Owen Wilson: shaggy, even in the 1920s.

There's a scene in 1977's Annie Hall where Woody Allen is stuck in line behind a jackass who's blathering loudly about philosopher Marshall McLuhan. Allen conveniently drags McLuhan himself into the frame, who informs the blowhard, "You know nothing of my work." Then Allen looks at the camera and says, "Boy, if life were only like this!"

Support The Stranger

That might as well be the title of the new Midnight in Paris, and Allen riffs on that gag in a scene where four Americans gawk at a Picasso painting in a Paris museum. The insufferable Paul (Michael Sheen) drones on about the painting before Gil (Owen Wilson) politely corrects him with absolute authority. How does Gil, not an artistic scholar by any stretch, know the story behind the painting so well? One of the pleasures of Midnight in Paris is that its fragile plotting works best as a surprise, so it might be best not to explain it in too much detail. Let's just say that Gil, a modern-day screenwriting hack—played here with shaggy, lackadaisical likability by the shaggy, lackadaisically likable Wilson, in a role that suits him better than anything not written by Wes Anderson—finds himself in the orbit of not just Picasso, but countless other artistic and literary heavyweights from 1920s Paris.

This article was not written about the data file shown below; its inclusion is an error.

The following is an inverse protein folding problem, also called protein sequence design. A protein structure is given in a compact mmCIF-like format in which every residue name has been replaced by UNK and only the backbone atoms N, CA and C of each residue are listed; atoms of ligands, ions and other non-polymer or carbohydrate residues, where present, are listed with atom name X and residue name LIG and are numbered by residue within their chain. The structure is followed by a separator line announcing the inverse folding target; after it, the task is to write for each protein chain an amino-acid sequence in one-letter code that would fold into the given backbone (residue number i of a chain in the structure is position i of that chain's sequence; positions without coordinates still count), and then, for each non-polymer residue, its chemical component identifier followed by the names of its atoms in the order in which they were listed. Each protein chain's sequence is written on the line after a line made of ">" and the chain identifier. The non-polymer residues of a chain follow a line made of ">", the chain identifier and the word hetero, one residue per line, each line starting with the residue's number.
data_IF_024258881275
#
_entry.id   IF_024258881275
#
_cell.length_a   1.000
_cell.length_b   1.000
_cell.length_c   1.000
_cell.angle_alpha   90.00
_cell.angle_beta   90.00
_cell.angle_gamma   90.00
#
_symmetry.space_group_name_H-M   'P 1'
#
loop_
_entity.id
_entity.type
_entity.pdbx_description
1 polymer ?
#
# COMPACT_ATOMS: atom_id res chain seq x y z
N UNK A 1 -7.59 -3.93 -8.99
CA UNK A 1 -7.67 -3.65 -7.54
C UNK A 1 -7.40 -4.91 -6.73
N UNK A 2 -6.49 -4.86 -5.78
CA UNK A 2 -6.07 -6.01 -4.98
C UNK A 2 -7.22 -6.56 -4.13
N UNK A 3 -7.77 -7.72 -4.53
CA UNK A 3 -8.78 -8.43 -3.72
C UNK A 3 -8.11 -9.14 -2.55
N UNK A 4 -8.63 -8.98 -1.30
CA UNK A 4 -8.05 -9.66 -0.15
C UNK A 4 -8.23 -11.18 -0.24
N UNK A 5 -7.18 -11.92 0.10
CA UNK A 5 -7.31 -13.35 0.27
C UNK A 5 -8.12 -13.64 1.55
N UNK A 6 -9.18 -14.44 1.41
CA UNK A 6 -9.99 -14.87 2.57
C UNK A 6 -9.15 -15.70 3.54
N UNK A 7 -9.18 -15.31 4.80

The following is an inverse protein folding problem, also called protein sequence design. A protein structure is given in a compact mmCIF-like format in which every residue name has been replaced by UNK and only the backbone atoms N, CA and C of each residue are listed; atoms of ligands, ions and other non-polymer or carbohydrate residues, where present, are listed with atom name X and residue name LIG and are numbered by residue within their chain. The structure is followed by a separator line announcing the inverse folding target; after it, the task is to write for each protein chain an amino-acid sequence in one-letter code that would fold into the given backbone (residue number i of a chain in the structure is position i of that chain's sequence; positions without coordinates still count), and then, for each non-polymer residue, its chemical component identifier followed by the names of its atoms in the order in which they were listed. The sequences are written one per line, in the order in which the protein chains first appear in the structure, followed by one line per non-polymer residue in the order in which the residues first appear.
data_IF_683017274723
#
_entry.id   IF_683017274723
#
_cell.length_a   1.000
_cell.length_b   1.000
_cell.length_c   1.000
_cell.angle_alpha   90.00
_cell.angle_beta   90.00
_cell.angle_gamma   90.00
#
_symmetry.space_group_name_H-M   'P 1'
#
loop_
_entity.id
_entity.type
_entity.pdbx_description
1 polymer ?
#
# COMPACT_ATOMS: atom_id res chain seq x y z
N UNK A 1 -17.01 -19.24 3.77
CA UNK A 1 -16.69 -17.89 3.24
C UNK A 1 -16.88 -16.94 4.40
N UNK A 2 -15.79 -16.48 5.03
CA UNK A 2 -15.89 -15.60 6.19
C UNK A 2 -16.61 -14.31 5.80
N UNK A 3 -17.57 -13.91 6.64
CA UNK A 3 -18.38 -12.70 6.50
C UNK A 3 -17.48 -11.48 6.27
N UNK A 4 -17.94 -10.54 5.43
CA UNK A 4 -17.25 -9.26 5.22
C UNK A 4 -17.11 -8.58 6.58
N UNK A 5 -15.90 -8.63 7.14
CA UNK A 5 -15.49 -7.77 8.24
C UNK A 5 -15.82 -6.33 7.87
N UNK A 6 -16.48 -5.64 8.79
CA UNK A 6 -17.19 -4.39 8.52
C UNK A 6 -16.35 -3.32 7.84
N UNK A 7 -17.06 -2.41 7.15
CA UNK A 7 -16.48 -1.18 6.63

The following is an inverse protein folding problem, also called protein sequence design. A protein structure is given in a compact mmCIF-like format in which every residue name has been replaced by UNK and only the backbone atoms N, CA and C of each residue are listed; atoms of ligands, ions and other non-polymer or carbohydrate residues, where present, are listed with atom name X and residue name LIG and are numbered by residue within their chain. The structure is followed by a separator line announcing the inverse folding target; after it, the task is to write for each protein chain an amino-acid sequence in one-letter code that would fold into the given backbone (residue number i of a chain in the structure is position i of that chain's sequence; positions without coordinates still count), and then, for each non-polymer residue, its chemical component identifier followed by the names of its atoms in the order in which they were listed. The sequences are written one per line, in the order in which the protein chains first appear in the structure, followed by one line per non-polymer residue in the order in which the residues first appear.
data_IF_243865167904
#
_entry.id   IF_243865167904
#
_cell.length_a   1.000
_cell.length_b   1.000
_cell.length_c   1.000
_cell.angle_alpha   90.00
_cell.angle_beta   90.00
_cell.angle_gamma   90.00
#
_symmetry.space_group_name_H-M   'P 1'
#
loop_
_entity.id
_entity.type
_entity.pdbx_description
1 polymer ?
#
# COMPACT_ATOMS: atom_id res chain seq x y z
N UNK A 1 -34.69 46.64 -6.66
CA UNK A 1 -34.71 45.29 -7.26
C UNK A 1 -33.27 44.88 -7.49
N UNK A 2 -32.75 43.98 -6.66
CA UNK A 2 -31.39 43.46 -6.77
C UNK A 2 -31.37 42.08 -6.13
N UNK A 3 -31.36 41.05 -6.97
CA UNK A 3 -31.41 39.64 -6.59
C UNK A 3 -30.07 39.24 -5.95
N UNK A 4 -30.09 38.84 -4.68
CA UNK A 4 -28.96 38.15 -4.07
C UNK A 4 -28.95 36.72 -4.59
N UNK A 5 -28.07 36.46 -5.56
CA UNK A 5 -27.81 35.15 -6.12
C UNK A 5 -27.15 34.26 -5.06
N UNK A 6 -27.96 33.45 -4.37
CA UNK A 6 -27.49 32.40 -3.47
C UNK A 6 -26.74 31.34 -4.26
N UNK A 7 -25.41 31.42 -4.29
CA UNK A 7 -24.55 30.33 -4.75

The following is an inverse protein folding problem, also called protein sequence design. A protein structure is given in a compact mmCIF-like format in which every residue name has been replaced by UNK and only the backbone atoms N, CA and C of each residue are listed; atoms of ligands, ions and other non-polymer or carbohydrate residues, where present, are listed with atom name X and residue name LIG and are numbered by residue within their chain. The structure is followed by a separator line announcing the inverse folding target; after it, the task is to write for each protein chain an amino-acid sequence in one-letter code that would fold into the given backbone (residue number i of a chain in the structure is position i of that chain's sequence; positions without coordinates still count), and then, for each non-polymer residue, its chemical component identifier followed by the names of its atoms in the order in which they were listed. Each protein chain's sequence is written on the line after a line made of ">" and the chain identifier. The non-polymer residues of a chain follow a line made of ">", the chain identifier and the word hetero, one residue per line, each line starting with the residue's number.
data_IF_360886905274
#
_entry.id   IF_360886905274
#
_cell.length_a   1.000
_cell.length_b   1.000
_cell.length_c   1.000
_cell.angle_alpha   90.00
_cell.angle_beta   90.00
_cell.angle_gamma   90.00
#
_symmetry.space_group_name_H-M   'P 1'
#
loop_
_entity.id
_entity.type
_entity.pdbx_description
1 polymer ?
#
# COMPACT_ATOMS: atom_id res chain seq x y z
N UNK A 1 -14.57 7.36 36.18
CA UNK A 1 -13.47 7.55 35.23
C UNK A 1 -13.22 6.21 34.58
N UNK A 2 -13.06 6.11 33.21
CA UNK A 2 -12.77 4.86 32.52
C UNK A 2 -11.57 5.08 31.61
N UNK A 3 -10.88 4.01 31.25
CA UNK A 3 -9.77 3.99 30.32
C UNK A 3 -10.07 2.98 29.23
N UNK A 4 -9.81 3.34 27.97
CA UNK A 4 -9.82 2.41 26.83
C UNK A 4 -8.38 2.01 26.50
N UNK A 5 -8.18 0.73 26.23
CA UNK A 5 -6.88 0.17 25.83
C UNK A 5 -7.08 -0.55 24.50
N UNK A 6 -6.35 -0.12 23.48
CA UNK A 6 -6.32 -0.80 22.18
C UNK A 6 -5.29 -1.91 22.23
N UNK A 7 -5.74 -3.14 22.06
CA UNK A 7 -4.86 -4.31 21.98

Midnight is a lightweight fantasy, sure, but it's nothing less than a shocking return to form for Allen, who's pulled himself out of his recent slump of truly awful movies by revisiting the magical whimsy that worked so well in The Purple Rose of Cairo. (That's the one where Jeff Daniels climbs off the movie screen to romance Mia Farrow.) Allen is back in control here, stirring fantasy and reality into something that is—despite the film's muddled logic and complete disregard for historical fact—both comic and winningly romantic. The result is that Midnight in Paris, while far from flawless, is one of the most purely enjoyable films Allen has ever made. recommended